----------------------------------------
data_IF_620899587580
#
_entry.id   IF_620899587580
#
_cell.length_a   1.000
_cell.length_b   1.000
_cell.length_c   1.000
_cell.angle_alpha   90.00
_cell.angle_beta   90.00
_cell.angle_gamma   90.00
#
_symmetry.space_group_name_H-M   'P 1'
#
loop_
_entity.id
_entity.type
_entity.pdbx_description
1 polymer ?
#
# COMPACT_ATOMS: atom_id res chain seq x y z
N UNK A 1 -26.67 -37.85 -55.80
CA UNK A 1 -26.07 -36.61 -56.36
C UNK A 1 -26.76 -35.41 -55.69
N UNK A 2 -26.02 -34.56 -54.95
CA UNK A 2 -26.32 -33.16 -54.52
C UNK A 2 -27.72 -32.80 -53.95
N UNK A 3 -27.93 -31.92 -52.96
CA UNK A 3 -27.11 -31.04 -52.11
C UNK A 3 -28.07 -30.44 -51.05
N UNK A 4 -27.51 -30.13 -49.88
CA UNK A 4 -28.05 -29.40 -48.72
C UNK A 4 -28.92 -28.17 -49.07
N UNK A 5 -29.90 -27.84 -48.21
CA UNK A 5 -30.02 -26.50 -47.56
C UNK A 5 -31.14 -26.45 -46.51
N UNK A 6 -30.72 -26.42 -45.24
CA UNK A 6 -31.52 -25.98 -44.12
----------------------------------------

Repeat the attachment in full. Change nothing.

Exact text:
data_IF_620899587580
#
_entry.id   IF_620899587580
#
_cell.length_a   1.000
_cell.length_b   1.000
_cell.length_c   1.000
_cell.angle_alpha   90.00
_cell.angle_beta   90.00
_cell.angle_gamma   90.00
#
_symmetry.space_group_name_H-M   'P 1'
#
loop_
_entity.id
_entity.type
_entity.pdbx_description
1 polymer ?
#
# COMPACT_ATOMS: atom_id res chain seq x y z
N UNK A 1 -26.67 -37.85 -55.80
CA UNK A 1 -26.07 -36.61 -56.36
C UNK A 1 -26.76 -35.41 -55.69
N UNK A 2 -26.02 -34.56 -54.95
CA UNK A 2 -26.32 -33.16 -54.52
C UNK A 2 -27.72 -32.80 -53.95
N UNK A 3 -27.93 -31.92 -52.96
CA UNK A 3 -27.11 -31.04 -52.11
C UNK A 3 -28.07 -30.44 -51.05
N UNK A 4 -27.51 -30.13 -49.88
CA UNK A 4 -28.05 -29.40 -48.72
C UNK A 4 -28.92 -28.17 -49.07
N UNK A 5 -29.90 -27.84 -48.21
CA UNK A 5 -30.02 -26.50 -47.56
C UNK A 5 -31.14 -26.45 -46.51
N UNK A 6 -30.72 -26.42 -45.24
CA UNK A 6 -31.52 -25.98 -44.12